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dc.contributor.authorBaratelli, Massimiliano
dc.contributor.authorMolist-Badiola, Joan
dc.contributor.authorPuigredon-Fontanet, Alba
dc.contributor.authorPascual, Mariam
dc.contributor.authorBoix, Oriol
dc.contributor.authorMora-Igual, Francesc Xavier
dc.contributor.authorWoodward, Michelle
dc.contributor.authorLavazza, Antonio
dc.contributor.authorCapucci, Lorenzo
dc.contributor.otherProducció Animalca
dc.date.accessioned2020-12-24T09:09:33Z
dc.date.available2020-12-24T09:09:33Z
dc.date.issued2020-08-28
dc.identifier.citationBaratelli, Massimiliano, Joan Molist-Badiola, Alba Puigredon-Fontanet, Mariam Pascual, Oriol Boix, Francesc Xavier Mora-Igual, Michelle Woodward, Antonio Lavazza, and Lorenzo Capucci. 2020. "Characterization Of The Maternally Derived Antibody Immunity Against Rhdv-2 After Administration In Breeding Does Of An Inactivated Vaccine". Vaccines 8 (3): 484. doi:10.3390/vaccines8030484.ca
dc.identifier.issn2076-393Xca
dc.identifier.urihttp://hdl.handle.net/20.500.12327/1037
dc.description.abstractInactivated strain-specific vaccines have been successfully used to control rabbit haemorrhagic disease (RHD) caused by RHDV-2 in the rabbit industry. It is unknown whether and how vaccination of breeding does contributed to protect the population of young susceptible rabbit kits. The present study investigates whether the immunity against RHDV-2 produced by vaccination of breeding does is transmitted to their progeny and its dynamic once inherited by kits. For this purpose, New Zealand female rabbits of 8–9 weeks of age were allocated into 2 groups of 40 subjects each and bred during 6 reproductive cycles. The first experimental group was vaccinated with a commercially available inactivated vaccine against RHDV-2 whereas the second group was inoculated with PBS. Moreover, the present study was also meant to identify the mechanisms of transmission of that maternal immunity. For this reason, rabbit kits of vaccinated and non-vaccinated breeding does were cross-fostered before milk uptake. The RHDV-2 antibody response was monitored in the blood serum of breeding does and of their kits by competition ELISA (cELISA) and solid-phase ELISA (spELISA). Since it has been clearly demonstrated that cELISA positive rabbits are protected from RHD, we avoided the resorting of the challenge of the kits with RHDV-2. Results showed that RHDV-2 antibodies were inherited by kits up to one year from vaccination of breeding does. Once inherited, the maternally derived antibody response against RHDV-2 lasted at least until 28 days of life. Finally, the study also elucidated that the major contribution to the maternal derived immunity against RHDV-2 in kits was provided during gestation and probably transmitted through transplacental mechanisms although lactation provided a little contribution to it. The present study contributed to elucidate the characteristics of the maternal antibody immunity produced by vaccination and its mechanisms of transmission.ca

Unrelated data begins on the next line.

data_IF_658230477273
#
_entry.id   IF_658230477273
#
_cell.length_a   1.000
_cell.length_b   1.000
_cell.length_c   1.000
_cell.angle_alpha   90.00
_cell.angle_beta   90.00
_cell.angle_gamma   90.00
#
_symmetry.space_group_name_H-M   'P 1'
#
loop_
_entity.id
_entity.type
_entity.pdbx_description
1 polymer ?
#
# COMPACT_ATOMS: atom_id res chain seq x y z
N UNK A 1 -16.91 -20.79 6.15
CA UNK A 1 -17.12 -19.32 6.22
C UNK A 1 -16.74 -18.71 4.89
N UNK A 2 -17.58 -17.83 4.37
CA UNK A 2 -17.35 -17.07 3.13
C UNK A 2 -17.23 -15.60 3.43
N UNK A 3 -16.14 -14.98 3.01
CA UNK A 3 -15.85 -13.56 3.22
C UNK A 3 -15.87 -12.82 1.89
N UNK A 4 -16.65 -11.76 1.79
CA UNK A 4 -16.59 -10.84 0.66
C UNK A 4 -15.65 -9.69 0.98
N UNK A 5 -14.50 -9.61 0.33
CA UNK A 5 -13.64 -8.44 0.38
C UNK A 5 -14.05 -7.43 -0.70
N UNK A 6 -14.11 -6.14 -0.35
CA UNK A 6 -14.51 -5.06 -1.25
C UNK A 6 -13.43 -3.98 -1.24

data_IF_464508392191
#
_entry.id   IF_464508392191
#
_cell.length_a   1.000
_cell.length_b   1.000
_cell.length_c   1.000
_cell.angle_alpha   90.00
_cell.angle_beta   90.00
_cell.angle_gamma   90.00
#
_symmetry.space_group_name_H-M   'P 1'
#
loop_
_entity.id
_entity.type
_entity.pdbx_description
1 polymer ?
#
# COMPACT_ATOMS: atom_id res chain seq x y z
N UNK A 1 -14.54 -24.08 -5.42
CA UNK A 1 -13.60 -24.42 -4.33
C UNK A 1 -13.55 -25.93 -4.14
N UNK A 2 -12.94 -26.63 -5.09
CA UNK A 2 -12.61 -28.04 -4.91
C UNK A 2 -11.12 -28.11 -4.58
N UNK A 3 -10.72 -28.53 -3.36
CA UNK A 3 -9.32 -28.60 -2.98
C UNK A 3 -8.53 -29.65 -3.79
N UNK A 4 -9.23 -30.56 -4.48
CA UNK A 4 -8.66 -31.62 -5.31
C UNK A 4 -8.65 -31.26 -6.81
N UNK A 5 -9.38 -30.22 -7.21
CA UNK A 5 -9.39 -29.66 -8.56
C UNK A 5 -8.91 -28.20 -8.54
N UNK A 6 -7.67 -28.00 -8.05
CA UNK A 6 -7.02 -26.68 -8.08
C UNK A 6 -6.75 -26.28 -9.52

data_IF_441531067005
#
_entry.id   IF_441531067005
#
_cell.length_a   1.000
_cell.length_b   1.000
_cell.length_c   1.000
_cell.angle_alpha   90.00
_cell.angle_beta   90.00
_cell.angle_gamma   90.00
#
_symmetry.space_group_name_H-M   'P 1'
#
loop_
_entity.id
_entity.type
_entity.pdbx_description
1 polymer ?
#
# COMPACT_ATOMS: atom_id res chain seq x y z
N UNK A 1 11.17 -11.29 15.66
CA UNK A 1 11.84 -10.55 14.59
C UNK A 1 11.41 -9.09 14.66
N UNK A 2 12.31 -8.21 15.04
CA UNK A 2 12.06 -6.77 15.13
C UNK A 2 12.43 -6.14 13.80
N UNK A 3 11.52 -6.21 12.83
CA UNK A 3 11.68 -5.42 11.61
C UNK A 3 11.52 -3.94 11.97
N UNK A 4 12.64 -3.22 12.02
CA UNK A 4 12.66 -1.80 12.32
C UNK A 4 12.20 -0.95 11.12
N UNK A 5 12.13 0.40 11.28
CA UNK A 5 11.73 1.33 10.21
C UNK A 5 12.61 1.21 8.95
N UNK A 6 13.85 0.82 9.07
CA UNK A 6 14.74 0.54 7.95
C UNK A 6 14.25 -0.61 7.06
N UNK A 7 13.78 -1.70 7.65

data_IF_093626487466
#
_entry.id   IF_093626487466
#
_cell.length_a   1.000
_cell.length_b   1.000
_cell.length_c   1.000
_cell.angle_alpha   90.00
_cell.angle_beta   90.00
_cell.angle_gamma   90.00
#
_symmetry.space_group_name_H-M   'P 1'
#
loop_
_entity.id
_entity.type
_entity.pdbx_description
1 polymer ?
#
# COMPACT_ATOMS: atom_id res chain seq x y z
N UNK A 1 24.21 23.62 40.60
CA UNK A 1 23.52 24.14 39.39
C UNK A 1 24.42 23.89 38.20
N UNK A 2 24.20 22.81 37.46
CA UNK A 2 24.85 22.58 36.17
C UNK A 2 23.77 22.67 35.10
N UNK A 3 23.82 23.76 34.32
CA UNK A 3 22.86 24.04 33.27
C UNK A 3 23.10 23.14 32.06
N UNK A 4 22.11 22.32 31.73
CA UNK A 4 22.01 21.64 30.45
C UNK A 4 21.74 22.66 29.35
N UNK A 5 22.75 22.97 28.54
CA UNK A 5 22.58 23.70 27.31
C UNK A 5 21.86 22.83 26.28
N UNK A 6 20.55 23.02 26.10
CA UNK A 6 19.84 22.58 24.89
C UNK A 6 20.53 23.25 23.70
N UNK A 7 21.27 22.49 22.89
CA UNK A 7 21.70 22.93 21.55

dc.format.extent13ca
dc.language.isoengca
dc.publisherMDPIca
dc.relation.ispartofVaccinesca
dc.rightsAttribution 4.0 Internationalca
dc.rights.urihttp://creativecommons.org/licenses/by/4.0/*
dc.titleCharacterization of the Maternally Derived Antibody Immunity against Rhdv-2 after Administration in Breeding Does of an Inactivated Vaccineca
dc.typeinfo:eu-repo/semantics/articleca
dc.description.versioninfo:eu-repo/semantics/publishedVersionca
dc.rights.accessLevelinfo:eu-repo/semantics/openAccess
dc.embargo.termscapca
dc.subject.udc636ca
dc.identifier.doihttps://doi.org/10.3390/vaccines8030484ca
dc.contributor.groupGenètica i Millora Animalca


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